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The consular official has often been a derided figure in the historiography of foreign services, often seen as uneducated, involved in commerce, and corrupt, perhaps personified in the figure of ‘Charles Fortnum’ in Graham Greene’s spy novel The Honorary Consul.(1) Such criticisms were often levelled at consuls.
As a field, diplomatic history is not generally known for its conceptual adventurousness. To resort to stereotypes, if representatives of the historical profession were invited to a party, the diplomatic historian would be the stiff, bespectacled man in a suit examining his host’s bookshelves in the corner while the cultural historians smoked weed in the kitchen.
A Man and an Institution is in reality three books combined into one. It is, first, a contribution to a biography of Sir Maurice Hankey, the first Cabinet Secretary; second, a history of the origins of the Cabinet Office and its development until Hankey’s retirement in 1938; and third, an account of how the Cabinet Office came to be the guardian of official secrecy.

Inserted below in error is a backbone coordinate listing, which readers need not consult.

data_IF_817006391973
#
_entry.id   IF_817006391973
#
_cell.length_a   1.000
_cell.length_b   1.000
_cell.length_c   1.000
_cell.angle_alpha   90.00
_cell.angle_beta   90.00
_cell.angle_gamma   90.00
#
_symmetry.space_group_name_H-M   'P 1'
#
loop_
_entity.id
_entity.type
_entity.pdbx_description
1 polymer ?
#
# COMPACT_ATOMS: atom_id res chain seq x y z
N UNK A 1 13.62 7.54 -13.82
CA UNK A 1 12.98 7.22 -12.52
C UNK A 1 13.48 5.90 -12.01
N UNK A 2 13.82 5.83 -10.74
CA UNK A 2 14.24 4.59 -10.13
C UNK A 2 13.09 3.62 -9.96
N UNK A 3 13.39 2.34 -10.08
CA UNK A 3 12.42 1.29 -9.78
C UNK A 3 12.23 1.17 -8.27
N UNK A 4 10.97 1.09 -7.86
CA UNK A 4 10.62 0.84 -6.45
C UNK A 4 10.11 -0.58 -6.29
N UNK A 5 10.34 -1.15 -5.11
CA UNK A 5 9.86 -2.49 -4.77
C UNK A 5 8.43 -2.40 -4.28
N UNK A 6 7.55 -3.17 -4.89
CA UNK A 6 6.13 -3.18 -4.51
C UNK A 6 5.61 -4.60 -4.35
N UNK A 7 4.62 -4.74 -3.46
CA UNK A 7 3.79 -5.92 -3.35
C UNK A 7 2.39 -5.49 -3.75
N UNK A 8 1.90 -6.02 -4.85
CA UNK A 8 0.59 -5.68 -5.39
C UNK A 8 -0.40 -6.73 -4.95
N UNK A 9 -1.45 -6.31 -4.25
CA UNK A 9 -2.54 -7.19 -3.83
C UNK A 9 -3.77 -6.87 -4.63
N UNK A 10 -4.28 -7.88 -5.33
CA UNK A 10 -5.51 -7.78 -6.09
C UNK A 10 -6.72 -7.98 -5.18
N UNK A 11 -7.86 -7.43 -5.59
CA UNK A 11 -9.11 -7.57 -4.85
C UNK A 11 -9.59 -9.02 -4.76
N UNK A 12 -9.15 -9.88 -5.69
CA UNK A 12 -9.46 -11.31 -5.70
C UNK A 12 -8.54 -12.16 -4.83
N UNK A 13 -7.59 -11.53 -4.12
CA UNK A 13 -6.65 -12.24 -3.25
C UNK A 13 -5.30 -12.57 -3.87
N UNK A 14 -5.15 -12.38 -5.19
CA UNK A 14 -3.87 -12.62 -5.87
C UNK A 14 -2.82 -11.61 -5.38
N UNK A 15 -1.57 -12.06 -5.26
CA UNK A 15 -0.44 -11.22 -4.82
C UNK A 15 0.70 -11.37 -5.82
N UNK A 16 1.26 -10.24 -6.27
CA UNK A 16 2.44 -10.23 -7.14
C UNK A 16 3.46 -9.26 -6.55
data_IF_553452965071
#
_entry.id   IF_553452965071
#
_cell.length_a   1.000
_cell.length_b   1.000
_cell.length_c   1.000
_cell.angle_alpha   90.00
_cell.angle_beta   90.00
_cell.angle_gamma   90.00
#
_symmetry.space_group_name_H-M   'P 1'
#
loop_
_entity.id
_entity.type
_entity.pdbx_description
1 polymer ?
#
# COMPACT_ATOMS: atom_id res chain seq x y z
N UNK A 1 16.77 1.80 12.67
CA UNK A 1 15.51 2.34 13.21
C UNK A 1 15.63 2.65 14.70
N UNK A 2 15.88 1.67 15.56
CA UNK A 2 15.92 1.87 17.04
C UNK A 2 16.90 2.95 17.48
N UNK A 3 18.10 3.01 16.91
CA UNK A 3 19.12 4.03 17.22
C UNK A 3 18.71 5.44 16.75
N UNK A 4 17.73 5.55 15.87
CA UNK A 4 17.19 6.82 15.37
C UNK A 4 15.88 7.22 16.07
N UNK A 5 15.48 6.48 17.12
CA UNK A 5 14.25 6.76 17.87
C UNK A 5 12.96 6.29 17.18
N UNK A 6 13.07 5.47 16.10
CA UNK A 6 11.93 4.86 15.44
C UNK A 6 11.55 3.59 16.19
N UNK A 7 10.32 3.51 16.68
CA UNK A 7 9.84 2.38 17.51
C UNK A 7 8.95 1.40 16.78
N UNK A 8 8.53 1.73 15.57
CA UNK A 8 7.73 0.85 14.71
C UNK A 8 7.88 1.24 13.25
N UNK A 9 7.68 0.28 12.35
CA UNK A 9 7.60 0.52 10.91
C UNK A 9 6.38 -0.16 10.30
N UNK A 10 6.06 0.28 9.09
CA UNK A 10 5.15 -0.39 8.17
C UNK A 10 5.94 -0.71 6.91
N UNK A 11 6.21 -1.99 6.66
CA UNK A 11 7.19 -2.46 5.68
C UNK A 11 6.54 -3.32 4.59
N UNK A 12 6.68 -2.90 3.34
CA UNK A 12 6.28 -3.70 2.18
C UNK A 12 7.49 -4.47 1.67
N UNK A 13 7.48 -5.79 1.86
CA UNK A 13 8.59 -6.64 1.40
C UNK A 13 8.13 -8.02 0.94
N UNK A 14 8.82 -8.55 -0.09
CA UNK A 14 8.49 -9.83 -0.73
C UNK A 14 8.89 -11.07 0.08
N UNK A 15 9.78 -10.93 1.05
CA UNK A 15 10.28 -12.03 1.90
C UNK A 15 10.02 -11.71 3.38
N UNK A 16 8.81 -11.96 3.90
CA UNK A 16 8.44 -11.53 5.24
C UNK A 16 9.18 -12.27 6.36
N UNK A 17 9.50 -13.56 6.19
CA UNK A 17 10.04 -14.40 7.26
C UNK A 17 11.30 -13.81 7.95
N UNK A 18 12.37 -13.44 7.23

Peter Yearwood has carried out impressively extensive research to produce this account of how British foreign policy was closely linked to the formation and operation of the League of Nations in its early years.
Every prime minister's reputation combines a mixture of image and reality, and that of Wilson has all too often been the image of the wily, pipe-smoking fixer.
John Charmley is, of course, no stranger to controversy.... How tempting it would be to begin a review of his latest book in this vein.
The aim of Roderick McLean's book is to assert the continuing importance of monarchs in European politics in the decades immediately before 1914.